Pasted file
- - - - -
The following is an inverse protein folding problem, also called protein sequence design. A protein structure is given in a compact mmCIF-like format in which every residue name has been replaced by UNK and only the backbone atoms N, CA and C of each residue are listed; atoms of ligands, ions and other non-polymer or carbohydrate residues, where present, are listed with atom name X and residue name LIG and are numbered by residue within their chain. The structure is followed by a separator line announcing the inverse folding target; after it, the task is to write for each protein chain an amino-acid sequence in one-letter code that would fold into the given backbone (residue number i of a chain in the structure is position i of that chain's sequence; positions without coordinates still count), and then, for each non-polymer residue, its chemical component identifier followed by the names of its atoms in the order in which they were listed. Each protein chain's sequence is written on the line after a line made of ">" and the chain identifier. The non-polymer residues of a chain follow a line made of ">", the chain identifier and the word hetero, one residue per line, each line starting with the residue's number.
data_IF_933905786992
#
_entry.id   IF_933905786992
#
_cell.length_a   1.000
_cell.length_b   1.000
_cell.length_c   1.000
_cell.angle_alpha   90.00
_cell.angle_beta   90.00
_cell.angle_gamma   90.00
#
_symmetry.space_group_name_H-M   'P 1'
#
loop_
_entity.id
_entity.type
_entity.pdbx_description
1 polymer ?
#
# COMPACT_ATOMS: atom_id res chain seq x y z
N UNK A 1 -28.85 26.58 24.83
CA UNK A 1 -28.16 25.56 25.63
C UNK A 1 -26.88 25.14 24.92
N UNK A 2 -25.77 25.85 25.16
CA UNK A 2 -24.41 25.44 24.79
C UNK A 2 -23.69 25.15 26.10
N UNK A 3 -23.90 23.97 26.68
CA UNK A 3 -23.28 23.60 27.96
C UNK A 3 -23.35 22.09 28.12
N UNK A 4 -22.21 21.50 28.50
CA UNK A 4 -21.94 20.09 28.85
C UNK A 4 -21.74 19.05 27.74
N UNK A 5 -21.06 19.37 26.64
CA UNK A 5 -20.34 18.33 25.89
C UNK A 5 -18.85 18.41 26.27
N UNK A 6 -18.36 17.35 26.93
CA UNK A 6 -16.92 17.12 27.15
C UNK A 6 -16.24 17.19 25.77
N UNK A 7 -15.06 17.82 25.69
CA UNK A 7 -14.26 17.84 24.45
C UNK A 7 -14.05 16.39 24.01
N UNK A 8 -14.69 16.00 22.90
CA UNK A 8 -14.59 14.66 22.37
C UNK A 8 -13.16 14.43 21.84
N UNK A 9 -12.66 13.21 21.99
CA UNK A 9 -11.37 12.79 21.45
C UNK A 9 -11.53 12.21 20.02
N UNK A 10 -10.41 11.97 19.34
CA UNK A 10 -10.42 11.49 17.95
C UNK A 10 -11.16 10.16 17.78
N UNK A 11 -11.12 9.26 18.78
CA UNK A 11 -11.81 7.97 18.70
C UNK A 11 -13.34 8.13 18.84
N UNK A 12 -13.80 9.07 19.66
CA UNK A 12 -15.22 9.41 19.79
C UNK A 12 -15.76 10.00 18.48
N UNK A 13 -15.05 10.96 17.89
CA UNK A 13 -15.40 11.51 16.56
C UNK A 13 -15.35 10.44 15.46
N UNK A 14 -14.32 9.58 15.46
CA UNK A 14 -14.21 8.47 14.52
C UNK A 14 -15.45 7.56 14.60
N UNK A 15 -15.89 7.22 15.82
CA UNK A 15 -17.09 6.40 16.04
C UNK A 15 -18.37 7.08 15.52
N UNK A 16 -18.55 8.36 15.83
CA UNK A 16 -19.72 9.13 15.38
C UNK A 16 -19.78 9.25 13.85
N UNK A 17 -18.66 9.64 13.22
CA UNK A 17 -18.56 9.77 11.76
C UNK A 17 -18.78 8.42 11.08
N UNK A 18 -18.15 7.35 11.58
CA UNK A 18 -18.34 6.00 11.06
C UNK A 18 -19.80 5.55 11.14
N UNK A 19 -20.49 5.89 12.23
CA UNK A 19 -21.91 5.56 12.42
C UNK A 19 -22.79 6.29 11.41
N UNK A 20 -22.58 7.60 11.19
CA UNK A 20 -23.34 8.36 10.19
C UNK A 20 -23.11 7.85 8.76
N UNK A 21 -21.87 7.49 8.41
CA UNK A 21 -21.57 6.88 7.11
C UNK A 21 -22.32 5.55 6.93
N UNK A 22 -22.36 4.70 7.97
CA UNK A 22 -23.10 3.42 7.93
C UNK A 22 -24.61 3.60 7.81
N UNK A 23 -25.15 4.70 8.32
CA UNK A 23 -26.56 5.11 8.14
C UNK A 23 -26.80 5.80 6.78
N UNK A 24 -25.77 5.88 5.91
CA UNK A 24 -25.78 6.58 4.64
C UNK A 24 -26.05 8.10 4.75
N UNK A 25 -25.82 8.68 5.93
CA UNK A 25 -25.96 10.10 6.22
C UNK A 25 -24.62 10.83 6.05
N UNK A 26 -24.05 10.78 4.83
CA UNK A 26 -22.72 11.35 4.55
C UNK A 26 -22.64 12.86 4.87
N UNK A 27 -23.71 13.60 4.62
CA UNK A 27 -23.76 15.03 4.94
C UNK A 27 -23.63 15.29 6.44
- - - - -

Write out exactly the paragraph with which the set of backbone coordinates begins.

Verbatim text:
The following is an inverse protein folding problem, also called protein sequence design. A protein structure is given in a compact mmCIF-like format in which every residue name has been replaced by UNK and only the backbone atoms N, CA and C of each residue are listed; atoms of ligands, ions and other non-polymer or carbohydrate residues, where present, are listed with atom name X and residue name LIG and are numbered by residue within their chain. The structure is followed by a separator line announcing the inverse folding target; after it, the task is to write for each protein chain an amino-acid sequence in one-letter code that would fold into the given backbone (residue number i of a chain in the structure is position i of that chain's sequence; positions without coordinates still count), and then, for each non-polymer residue, its chemical component identifier followed by the names of its atoms in the order in which they were listed. Each protein chain's sequence is written on the line after a line made of ">" and the chain identifier. The non-polymer residues of a chain follow a line made of ">", the chain identifier and the word hetero, one residue per line, each line starting with the residue's number.